While looking up some grammar points I stumbled across this paper which describes something that it calls "indirect passives". I can't think of anything similar in English, and I'm having trouble understanding how it works. It seems that this involves using a passive-voice verb in a sentence that specifies different agents and indirect objects/agents. The paper gives several examples, including the following:
Taroo-ga kodomo-ni nak-are-ta. (太郎が子供に泣かれた)
"Taro was adversely affected by the child's crying."
Taroo-ga tuma-ni taore-rare-ta. (太郎が妻に倒れられた)
"Taro was in trouble because his wife got sick in bed."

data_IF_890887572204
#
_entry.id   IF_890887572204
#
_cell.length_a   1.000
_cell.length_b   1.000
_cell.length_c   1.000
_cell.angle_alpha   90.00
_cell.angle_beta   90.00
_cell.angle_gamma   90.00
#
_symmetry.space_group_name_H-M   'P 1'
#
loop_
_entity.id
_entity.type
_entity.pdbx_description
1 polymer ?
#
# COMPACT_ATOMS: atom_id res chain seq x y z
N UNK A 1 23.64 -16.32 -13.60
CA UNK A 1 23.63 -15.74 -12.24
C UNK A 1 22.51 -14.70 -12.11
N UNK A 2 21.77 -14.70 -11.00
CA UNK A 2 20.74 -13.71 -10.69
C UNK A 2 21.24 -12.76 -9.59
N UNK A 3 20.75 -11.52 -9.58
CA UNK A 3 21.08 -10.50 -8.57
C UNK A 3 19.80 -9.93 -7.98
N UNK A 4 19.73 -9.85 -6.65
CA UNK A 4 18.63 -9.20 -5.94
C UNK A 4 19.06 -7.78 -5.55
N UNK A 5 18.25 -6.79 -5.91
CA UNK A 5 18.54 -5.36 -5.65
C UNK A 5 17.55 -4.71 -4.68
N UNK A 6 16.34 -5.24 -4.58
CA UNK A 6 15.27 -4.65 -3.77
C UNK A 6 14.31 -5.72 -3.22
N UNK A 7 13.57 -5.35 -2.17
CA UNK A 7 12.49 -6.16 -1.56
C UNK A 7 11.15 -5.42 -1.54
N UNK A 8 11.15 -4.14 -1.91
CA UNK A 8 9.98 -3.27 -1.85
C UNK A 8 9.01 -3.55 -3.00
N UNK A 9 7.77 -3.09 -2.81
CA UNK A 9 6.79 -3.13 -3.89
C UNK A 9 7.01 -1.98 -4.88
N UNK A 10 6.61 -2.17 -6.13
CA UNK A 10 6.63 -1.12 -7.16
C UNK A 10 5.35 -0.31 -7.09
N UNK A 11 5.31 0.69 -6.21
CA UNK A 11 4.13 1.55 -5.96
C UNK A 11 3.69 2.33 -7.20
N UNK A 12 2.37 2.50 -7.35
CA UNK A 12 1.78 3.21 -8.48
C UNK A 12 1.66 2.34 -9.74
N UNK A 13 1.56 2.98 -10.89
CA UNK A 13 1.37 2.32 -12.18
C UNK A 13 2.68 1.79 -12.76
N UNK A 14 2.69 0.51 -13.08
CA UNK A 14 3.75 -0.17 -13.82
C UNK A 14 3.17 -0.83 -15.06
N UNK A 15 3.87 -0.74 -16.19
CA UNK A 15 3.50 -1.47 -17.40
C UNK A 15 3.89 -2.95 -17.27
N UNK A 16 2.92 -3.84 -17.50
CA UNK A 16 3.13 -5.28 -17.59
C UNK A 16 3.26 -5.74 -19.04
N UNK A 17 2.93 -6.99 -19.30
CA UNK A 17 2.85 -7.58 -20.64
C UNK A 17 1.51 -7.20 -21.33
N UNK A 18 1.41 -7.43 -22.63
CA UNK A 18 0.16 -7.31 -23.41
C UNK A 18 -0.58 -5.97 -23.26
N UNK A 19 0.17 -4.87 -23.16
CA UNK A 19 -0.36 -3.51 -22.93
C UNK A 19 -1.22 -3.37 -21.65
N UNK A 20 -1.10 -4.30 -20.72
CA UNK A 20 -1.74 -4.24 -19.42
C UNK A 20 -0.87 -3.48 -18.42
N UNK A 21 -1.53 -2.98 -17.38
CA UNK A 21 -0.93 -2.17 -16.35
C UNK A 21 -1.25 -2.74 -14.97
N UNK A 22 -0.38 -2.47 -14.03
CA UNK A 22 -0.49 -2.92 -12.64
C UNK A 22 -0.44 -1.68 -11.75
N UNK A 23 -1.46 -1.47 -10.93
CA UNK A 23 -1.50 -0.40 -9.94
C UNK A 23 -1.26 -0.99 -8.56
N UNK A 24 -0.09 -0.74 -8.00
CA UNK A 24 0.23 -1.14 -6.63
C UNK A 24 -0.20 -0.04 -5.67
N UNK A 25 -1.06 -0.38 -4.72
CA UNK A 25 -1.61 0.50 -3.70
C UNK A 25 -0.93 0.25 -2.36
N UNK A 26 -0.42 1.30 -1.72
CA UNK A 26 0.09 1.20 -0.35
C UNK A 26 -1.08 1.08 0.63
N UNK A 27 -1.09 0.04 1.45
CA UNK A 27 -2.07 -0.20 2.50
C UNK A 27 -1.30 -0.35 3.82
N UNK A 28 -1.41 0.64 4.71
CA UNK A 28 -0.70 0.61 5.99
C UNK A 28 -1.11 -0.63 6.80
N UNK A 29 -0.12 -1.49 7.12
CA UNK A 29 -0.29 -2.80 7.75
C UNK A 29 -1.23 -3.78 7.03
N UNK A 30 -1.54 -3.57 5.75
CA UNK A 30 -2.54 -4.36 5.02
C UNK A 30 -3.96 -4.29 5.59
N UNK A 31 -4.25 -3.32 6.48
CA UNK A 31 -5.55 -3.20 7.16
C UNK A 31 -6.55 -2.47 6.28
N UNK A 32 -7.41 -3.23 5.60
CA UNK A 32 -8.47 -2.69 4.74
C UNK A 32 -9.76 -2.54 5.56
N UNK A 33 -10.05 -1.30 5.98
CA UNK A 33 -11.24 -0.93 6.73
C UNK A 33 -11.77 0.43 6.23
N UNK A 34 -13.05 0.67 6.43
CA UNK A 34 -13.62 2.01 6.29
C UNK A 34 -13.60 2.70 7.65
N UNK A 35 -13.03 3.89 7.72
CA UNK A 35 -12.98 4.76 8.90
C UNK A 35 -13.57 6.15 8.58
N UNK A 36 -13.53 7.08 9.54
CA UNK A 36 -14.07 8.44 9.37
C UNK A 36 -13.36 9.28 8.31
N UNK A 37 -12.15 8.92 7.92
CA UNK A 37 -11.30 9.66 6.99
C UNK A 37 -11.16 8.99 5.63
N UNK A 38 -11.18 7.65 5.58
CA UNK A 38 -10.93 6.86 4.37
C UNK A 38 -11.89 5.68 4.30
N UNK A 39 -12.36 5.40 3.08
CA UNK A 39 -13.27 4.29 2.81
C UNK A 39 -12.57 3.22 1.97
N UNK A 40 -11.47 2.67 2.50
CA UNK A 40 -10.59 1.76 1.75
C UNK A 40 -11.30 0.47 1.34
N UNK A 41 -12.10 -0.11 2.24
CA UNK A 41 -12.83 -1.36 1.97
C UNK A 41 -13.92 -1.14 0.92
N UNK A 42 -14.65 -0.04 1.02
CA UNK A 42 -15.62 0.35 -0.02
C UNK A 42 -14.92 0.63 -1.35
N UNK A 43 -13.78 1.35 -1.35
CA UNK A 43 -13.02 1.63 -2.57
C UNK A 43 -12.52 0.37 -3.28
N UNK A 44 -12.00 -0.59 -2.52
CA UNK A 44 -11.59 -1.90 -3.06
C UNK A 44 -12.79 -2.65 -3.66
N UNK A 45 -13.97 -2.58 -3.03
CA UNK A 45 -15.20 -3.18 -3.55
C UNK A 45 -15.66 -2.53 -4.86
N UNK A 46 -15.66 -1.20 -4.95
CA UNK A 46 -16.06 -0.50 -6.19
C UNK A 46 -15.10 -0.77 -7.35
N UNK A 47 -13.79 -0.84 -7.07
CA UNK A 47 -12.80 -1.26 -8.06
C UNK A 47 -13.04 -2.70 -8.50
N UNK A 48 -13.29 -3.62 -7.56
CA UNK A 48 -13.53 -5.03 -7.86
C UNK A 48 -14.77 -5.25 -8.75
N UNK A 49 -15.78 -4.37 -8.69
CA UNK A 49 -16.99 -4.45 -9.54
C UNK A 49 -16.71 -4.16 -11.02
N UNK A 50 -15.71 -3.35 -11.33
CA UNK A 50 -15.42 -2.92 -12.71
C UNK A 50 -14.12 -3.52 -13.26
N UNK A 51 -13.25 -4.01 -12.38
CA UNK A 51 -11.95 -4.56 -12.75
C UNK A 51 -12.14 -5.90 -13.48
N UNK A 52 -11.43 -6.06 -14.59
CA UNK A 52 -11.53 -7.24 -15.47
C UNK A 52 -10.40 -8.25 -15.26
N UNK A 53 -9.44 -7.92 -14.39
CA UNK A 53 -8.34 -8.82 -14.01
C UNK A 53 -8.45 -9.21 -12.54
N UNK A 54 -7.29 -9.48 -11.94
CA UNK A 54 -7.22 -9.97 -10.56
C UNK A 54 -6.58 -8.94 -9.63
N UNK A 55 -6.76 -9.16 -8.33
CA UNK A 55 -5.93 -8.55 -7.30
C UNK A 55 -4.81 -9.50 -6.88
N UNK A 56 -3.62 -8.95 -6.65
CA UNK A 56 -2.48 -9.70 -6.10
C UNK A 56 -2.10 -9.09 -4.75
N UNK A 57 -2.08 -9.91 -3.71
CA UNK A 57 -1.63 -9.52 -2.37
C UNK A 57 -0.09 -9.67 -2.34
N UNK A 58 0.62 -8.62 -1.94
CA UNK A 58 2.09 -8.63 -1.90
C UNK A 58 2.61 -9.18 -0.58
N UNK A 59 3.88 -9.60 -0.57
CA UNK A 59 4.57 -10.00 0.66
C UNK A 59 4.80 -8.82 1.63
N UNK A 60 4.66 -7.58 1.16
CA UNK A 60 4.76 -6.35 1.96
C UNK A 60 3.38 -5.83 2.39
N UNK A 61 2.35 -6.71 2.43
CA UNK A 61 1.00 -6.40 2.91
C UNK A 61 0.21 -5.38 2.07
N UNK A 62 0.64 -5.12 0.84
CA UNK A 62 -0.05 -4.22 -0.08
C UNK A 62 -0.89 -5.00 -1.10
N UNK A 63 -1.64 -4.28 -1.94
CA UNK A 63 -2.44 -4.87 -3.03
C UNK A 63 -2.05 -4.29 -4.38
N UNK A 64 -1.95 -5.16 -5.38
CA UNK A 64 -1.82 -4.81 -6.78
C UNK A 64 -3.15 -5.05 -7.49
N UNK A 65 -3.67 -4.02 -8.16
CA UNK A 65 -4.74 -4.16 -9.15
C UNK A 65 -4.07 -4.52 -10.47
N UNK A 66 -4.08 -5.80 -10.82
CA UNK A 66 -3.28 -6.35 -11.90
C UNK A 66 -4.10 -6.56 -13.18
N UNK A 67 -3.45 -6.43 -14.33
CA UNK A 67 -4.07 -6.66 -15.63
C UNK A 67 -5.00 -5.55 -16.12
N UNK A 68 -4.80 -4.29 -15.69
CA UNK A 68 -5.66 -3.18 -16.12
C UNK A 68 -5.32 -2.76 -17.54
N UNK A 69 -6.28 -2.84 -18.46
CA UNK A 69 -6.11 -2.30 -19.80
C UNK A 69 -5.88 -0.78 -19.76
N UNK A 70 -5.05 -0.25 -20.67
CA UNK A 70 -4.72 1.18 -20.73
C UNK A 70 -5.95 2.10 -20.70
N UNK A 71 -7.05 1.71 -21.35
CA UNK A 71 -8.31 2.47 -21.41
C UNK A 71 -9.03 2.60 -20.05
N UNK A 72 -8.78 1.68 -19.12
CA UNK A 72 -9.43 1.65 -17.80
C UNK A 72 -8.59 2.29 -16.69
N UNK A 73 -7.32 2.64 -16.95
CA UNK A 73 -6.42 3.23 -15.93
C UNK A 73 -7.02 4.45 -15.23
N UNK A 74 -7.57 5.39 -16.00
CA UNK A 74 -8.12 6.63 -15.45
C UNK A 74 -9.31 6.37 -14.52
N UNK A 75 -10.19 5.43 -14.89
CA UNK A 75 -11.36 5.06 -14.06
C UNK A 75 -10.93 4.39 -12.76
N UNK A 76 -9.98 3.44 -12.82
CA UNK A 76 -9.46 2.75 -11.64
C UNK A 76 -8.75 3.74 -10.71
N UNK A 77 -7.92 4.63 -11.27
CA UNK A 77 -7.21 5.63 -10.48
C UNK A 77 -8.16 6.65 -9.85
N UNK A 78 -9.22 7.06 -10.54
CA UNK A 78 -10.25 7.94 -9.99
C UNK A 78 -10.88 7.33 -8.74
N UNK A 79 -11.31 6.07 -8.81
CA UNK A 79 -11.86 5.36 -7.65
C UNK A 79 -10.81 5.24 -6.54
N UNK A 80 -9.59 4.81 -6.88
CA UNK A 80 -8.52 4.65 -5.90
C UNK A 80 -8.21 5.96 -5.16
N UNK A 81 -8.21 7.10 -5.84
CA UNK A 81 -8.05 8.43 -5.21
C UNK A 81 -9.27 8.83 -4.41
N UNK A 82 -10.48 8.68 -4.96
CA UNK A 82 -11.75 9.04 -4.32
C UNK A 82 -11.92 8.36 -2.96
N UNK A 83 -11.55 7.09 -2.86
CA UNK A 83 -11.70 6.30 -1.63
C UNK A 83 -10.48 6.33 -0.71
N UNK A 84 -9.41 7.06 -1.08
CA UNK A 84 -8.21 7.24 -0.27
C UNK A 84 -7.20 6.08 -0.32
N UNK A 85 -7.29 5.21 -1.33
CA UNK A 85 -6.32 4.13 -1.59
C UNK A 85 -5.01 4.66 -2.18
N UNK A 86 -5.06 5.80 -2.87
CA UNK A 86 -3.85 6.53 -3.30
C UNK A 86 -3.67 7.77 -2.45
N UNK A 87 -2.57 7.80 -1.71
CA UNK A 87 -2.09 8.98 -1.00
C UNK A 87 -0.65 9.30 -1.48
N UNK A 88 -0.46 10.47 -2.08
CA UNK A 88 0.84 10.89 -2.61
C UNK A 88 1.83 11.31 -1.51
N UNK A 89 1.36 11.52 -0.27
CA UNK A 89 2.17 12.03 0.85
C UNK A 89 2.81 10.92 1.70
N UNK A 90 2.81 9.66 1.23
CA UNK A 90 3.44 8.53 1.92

Hanako-ga tonari-no gakusei-ni piano-o asa-made hik-are-ta. (花子が隣の学生にピアノを朝まで弾かれた)
"Hanako was adversely affected by the neighboring student's playing the piano until morning."
I suppose that these sentences could be perhaps ungrammatically translated into English as something like the following:
Taro was cried by the child.
Taro was collapsed by his wife.
Hanako was played the piano until morning by the neighboring student.
But what is it about this grammatical construction that infers a negative outcome? Especially the last example, which does make sense in English but doesn't seem to suggest anything negative in English.
Could anyone provide an explanation on how this pattern works?